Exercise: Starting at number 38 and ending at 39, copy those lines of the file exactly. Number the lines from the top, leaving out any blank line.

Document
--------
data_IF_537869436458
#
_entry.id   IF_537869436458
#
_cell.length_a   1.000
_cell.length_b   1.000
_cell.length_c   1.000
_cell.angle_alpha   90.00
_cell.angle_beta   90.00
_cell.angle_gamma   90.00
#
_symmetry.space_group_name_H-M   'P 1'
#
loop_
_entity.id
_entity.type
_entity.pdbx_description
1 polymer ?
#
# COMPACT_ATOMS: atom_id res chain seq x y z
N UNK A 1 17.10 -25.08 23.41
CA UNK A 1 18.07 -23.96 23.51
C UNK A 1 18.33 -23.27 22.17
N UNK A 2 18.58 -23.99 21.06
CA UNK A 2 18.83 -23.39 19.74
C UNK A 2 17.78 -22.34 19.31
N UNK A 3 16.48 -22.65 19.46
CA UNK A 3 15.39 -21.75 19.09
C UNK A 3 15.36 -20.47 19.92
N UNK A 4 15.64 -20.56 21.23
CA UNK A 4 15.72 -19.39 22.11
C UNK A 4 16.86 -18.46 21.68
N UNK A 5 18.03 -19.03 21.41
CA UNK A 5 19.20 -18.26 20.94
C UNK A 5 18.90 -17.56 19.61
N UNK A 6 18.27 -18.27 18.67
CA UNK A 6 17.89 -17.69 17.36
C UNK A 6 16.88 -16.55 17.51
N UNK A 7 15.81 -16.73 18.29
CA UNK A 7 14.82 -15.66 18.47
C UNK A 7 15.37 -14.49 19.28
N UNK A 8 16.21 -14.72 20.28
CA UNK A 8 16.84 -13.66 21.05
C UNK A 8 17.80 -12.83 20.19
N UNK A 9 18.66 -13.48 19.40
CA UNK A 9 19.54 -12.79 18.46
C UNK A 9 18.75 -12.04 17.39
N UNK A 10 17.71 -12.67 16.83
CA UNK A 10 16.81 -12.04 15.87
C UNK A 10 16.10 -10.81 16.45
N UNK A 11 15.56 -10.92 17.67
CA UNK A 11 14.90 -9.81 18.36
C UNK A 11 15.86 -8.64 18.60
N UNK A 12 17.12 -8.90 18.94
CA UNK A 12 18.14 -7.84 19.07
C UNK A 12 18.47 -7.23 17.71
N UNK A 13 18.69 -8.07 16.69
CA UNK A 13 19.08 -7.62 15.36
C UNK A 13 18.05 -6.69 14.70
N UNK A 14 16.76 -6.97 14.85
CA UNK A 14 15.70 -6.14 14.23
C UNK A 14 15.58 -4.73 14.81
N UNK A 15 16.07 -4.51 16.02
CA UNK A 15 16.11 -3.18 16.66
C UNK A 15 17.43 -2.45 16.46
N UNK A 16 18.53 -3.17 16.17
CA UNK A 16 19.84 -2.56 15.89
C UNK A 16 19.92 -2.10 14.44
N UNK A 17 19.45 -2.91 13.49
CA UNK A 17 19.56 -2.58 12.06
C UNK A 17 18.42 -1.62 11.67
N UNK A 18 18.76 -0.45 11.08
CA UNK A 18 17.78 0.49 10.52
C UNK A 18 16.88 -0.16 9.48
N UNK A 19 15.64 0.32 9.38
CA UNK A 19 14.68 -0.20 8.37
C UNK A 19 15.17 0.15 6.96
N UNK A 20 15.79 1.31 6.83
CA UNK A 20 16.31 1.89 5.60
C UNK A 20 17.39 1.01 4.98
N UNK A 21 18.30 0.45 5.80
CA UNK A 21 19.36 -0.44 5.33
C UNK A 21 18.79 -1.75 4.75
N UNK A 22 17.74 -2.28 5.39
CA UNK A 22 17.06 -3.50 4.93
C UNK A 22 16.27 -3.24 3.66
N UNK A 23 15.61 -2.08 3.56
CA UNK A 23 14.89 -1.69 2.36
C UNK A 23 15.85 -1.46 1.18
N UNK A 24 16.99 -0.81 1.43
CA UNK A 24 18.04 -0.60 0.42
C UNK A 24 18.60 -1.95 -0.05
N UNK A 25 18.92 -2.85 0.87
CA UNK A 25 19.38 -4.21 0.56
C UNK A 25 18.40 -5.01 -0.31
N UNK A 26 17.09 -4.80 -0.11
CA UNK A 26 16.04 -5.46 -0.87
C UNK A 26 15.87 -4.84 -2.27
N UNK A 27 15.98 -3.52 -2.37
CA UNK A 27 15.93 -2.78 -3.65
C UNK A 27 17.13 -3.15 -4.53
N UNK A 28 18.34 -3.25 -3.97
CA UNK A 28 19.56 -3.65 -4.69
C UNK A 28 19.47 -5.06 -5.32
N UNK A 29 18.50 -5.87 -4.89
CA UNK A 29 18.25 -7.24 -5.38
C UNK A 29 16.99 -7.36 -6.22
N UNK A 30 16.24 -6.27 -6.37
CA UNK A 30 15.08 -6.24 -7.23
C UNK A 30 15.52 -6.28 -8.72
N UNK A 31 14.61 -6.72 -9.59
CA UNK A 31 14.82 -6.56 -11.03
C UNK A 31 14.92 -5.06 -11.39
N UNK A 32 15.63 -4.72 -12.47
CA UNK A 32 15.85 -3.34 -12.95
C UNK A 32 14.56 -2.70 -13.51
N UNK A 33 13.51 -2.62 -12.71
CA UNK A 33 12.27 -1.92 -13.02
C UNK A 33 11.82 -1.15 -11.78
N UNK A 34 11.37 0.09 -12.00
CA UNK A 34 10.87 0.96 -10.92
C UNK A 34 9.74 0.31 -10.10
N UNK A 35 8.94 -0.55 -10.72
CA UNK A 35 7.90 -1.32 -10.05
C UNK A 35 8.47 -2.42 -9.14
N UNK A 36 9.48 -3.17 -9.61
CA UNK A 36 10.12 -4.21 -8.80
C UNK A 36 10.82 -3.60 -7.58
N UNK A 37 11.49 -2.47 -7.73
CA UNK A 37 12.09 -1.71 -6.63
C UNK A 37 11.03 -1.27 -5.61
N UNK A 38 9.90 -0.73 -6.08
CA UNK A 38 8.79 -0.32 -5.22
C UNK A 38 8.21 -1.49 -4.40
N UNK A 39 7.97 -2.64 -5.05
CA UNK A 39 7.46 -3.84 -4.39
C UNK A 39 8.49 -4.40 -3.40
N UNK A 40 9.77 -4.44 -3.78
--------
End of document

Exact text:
C UNK A 6 16.88 -16.55 17.51
N UNK A 7 15.81 -16.73 18.29